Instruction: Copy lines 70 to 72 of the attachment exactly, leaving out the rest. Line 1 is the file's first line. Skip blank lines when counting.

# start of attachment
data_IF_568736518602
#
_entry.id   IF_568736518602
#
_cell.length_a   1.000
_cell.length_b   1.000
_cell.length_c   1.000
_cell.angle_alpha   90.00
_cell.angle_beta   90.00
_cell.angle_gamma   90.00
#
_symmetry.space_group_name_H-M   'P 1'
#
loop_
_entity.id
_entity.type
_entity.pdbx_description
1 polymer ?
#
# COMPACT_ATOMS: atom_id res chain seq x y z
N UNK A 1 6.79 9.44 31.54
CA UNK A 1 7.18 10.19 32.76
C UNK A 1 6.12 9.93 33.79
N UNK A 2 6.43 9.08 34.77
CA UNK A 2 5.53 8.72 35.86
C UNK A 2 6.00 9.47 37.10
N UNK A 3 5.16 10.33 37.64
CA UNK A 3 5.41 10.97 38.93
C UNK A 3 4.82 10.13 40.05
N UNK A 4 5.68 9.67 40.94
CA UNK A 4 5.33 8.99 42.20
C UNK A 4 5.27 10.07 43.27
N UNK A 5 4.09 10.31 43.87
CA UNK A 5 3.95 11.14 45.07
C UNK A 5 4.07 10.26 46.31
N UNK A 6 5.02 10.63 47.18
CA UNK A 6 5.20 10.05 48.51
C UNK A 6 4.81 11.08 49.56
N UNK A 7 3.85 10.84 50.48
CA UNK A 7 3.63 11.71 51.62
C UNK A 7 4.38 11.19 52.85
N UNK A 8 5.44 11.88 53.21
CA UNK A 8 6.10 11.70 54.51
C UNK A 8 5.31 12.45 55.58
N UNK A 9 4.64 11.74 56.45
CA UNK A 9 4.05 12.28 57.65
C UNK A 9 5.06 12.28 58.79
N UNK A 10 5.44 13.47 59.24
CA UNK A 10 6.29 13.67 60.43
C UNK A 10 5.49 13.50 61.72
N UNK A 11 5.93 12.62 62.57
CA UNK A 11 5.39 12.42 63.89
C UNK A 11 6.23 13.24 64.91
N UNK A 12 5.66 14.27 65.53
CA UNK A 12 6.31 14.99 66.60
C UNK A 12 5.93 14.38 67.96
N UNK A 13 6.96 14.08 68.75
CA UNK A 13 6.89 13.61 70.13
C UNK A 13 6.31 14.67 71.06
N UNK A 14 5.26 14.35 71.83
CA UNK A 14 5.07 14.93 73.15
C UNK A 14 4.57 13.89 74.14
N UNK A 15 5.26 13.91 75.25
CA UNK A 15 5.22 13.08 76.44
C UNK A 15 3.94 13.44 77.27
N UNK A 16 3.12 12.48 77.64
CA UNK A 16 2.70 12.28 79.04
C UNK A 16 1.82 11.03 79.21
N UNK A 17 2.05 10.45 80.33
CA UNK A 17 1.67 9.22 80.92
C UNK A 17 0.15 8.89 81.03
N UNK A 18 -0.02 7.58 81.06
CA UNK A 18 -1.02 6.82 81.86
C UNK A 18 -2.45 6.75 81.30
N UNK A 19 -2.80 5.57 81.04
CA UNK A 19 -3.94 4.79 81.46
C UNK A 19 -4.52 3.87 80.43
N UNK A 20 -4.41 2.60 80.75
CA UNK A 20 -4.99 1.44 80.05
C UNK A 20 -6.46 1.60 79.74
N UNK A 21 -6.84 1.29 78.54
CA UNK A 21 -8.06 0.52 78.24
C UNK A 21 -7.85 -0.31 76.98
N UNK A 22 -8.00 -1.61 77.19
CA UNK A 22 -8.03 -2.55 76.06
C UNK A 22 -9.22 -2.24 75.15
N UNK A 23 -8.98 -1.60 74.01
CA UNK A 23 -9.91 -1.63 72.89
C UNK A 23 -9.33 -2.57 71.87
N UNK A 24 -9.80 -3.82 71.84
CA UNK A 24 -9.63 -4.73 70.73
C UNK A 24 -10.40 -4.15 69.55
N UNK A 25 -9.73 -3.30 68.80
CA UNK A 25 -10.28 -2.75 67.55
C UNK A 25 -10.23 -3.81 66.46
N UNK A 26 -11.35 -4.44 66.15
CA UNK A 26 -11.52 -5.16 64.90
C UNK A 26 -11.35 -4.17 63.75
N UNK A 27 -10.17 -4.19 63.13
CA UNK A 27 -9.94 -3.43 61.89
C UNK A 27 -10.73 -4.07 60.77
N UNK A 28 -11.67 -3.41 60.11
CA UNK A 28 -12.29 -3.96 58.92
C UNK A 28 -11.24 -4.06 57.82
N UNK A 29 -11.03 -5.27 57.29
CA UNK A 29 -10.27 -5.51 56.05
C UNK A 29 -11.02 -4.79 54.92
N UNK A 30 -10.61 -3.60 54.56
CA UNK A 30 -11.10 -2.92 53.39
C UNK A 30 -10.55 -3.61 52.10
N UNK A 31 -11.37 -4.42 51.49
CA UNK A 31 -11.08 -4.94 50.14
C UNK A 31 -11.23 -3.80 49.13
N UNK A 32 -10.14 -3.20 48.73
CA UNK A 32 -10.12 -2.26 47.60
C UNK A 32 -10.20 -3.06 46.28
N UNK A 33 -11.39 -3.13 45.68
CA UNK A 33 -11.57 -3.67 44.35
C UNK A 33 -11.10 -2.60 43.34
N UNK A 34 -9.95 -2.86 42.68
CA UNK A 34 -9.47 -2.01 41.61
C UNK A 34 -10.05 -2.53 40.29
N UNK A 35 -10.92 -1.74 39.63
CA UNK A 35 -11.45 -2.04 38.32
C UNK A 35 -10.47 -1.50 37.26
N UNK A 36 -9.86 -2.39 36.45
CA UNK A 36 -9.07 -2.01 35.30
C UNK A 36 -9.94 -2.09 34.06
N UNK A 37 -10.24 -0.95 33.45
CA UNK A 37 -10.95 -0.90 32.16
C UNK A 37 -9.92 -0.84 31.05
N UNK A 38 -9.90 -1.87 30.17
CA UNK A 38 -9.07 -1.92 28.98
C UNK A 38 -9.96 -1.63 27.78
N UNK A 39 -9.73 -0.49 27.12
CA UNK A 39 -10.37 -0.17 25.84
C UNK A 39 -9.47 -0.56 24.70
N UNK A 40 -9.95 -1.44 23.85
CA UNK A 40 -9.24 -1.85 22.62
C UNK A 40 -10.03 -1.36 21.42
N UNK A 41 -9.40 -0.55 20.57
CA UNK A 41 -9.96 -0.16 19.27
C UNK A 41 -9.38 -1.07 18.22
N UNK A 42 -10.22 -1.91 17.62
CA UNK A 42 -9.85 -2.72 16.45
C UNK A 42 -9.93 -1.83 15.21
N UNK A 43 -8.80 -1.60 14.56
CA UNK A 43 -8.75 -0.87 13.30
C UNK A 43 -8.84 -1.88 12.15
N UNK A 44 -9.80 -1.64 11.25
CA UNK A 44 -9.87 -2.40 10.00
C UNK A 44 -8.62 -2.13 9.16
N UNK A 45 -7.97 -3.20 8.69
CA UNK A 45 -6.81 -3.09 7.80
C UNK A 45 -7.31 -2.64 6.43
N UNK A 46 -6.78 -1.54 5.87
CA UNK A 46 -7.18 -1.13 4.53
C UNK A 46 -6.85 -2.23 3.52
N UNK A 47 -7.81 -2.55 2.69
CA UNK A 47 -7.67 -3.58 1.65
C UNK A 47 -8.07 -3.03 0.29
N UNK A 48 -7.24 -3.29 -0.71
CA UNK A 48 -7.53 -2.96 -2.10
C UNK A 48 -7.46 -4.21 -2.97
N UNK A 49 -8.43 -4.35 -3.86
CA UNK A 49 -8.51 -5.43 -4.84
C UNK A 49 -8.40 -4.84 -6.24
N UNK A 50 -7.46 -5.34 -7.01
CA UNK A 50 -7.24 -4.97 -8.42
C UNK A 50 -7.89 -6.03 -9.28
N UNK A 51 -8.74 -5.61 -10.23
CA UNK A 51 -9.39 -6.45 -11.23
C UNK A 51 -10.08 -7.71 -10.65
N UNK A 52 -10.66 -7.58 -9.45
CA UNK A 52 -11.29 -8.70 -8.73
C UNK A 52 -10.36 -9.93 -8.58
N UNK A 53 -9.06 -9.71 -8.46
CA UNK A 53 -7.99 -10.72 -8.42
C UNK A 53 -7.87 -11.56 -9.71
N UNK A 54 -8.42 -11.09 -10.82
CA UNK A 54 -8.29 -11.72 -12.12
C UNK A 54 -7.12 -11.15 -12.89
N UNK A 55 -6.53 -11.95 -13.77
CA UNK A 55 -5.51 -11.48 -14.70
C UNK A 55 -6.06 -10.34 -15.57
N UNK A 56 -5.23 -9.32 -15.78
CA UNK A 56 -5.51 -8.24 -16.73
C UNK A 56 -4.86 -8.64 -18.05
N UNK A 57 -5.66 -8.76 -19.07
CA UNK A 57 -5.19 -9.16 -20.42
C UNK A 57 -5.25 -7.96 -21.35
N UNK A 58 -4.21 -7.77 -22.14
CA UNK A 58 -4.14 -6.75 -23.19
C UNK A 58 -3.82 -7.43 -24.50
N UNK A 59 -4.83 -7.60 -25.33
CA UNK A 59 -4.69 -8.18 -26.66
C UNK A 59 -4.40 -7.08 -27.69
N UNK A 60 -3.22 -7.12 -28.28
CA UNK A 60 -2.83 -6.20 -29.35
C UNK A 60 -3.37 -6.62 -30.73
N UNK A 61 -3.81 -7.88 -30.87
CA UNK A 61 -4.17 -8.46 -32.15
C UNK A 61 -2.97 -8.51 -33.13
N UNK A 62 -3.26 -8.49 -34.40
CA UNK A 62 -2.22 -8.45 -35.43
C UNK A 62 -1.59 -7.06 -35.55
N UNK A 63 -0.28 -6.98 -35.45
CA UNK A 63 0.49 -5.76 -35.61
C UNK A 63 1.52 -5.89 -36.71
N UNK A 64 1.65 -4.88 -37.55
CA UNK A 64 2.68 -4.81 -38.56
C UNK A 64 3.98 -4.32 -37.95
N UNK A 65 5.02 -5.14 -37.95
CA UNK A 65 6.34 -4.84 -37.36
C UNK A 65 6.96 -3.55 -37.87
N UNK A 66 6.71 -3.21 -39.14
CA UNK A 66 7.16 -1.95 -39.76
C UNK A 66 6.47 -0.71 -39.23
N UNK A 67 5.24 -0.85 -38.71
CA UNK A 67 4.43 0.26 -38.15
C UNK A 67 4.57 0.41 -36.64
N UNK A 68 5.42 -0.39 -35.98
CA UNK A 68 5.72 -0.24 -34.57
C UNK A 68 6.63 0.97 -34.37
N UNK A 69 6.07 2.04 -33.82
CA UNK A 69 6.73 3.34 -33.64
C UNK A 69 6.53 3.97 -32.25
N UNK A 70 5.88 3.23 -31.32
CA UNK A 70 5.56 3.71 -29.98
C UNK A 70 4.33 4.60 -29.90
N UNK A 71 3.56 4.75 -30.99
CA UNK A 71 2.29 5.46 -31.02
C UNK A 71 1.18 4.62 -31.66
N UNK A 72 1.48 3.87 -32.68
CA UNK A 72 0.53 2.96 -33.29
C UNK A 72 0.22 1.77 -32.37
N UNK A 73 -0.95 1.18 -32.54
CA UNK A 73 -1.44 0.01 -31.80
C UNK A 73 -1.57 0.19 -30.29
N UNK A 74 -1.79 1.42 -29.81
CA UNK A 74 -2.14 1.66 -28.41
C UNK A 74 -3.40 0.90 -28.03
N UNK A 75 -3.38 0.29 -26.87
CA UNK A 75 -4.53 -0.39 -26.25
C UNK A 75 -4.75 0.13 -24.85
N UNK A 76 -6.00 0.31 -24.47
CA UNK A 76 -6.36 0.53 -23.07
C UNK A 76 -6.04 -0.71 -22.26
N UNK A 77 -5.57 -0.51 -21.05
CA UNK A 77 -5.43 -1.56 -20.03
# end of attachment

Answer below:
CA UNK A 17 1.67 9.22 80.92
C UNK A 17 0.15 8.89 81.03
N UNK A 18 -0.02 7.58 81.06